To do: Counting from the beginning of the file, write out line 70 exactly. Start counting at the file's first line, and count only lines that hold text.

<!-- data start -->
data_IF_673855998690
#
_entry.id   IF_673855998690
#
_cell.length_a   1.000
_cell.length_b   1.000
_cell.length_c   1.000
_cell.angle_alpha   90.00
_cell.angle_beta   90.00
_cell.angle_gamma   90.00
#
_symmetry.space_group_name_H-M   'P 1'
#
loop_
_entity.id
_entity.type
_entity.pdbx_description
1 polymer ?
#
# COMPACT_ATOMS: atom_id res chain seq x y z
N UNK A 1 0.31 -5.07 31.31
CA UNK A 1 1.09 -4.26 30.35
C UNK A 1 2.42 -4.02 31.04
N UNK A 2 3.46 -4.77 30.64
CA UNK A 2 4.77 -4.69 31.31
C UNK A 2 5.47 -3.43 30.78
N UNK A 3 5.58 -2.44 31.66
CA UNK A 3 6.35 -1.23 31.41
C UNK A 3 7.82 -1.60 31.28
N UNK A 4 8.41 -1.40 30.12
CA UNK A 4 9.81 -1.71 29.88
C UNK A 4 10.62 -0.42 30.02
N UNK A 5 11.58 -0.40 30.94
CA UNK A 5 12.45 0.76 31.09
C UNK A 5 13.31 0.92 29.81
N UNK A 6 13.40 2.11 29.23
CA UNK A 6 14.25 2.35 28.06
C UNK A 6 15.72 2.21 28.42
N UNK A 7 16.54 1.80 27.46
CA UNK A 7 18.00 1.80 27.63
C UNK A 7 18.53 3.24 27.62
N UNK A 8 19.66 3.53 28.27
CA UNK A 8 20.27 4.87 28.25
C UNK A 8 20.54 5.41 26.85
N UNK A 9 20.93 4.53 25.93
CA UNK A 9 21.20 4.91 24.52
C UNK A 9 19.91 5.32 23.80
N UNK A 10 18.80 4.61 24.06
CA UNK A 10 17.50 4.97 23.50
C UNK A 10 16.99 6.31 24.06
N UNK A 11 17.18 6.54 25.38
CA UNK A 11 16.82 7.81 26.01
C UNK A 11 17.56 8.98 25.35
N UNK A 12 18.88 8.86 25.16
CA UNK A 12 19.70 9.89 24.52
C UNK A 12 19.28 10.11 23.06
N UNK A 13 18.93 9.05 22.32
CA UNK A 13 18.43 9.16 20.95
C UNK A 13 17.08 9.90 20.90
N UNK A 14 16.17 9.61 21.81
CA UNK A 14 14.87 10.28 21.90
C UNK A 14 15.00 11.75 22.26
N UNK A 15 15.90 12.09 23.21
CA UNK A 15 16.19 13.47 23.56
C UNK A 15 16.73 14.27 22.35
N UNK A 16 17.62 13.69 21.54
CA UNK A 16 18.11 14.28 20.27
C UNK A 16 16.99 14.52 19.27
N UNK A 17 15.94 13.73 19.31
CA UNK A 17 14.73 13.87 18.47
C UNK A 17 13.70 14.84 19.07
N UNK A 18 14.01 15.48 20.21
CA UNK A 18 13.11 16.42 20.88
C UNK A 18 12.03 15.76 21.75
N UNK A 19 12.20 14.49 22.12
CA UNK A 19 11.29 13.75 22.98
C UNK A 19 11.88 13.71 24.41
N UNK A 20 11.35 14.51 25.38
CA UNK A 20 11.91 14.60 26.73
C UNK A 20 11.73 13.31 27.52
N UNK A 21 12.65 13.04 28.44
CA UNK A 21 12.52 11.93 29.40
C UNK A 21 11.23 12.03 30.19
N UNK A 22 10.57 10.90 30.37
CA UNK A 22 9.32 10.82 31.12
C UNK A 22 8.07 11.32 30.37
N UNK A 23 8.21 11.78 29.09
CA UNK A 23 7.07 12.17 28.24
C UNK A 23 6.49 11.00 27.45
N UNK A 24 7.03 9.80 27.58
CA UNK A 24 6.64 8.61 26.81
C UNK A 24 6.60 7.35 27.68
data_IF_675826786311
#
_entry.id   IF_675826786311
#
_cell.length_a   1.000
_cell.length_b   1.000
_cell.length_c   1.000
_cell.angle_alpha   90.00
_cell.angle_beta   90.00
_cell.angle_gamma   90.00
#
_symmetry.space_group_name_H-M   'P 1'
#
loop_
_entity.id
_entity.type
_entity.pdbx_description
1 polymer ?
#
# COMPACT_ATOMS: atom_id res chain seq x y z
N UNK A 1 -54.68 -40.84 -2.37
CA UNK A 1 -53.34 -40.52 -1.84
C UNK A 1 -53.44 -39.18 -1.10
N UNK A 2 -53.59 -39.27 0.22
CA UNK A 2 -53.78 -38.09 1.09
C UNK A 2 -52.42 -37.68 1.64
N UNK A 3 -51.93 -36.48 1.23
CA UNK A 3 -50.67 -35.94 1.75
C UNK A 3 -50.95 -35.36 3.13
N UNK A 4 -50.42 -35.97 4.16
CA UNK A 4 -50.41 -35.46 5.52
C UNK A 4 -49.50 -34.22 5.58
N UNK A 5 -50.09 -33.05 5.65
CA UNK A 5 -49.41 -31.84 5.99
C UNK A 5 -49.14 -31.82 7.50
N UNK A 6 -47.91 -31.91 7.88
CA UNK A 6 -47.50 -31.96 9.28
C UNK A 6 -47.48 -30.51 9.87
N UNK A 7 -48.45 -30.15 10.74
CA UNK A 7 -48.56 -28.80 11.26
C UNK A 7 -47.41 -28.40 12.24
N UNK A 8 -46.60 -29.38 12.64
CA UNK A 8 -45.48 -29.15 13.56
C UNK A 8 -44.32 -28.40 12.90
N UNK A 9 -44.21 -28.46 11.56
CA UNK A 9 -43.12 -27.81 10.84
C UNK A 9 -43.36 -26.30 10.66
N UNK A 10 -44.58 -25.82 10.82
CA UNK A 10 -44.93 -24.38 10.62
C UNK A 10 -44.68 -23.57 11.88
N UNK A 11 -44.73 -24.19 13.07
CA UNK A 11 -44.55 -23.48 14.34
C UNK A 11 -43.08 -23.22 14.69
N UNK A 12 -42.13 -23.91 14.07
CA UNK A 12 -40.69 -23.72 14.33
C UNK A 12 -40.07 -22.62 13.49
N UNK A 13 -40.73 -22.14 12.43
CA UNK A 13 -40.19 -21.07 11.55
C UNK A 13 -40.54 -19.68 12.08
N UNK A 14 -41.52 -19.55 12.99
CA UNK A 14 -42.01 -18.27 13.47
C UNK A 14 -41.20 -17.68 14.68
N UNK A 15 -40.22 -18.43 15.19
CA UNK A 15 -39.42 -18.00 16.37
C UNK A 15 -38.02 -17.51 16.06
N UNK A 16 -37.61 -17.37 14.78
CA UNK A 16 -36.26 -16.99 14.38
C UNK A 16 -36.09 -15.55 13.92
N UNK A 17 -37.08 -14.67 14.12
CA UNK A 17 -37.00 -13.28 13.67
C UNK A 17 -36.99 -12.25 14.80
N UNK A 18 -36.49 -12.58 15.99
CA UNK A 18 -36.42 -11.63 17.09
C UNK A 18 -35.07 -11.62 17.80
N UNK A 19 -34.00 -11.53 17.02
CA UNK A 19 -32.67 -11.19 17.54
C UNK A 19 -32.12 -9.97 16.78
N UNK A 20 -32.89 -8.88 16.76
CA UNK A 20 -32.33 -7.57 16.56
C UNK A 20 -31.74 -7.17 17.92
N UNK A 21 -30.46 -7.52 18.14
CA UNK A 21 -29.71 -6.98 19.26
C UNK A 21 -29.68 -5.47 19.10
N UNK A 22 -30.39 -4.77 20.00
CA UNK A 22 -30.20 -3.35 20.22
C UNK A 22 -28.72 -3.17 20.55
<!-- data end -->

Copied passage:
CA UNK A 17 14.73 13.87 18.47